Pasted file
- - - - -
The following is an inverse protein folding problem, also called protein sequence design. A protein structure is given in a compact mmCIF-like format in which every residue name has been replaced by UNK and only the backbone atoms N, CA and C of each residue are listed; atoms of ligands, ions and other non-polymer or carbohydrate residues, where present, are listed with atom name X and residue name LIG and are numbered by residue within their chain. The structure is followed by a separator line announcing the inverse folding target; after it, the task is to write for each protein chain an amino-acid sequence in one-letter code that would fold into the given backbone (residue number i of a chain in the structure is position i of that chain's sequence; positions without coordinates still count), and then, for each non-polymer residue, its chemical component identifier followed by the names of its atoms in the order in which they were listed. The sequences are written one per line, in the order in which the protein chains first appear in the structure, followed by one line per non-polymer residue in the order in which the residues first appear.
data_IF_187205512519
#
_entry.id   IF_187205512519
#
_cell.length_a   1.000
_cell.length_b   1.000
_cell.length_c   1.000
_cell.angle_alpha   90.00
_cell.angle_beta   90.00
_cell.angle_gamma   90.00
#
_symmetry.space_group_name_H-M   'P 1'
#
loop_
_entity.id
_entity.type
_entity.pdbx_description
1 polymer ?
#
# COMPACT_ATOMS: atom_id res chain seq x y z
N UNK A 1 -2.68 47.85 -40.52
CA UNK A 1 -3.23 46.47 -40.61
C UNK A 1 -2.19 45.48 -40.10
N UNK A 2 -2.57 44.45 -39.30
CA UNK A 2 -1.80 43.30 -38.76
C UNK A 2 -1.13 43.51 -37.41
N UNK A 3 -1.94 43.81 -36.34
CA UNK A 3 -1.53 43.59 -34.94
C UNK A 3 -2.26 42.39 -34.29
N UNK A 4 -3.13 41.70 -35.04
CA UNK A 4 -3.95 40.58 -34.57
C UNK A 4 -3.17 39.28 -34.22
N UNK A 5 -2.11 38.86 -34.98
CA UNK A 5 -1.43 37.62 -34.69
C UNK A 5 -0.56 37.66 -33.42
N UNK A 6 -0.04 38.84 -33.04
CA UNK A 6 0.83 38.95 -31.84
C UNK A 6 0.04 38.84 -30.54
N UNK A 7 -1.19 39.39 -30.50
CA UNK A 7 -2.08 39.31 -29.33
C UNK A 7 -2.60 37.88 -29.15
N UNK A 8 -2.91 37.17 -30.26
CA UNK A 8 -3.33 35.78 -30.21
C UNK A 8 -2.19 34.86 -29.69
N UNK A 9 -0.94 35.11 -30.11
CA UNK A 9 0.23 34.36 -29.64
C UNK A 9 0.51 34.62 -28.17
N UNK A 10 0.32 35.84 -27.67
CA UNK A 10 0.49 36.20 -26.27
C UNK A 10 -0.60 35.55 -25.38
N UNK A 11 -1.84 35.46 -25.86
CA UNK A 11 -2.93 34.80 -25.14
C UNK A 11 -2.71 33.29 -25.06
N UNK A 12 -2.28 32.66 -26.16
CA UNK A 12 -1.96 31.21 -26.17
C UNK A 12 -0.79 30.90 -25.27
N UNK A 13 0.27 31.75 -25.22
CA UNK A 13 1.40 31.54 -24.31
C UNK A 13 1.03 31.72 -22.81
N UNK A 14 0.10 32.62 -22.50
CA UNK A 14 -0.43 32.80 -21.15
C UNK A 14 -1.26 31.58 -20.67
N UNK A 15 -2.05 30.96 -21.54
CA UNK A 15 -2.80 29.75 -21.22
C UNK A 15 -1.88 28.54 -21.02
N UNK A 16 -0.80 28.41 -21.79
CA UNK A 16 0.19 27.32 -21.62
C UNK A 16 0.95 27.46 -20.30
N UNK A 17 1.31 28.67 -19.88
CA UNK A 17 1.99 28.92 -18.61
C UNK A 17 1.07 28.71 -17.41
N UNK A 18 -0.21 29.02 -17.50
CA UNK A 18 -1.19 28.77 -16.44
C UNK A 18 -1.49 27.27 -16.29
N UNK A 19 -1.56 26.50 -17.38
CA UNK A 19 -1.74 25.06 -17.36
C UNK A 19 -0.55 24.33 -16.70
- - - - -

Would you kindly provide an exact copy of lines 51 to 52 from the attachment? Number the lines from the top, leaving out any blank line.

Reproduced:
C UNK A 10 -0.60 35.55 -25.38
N UNK A 11 -1.84 35.46 -25.86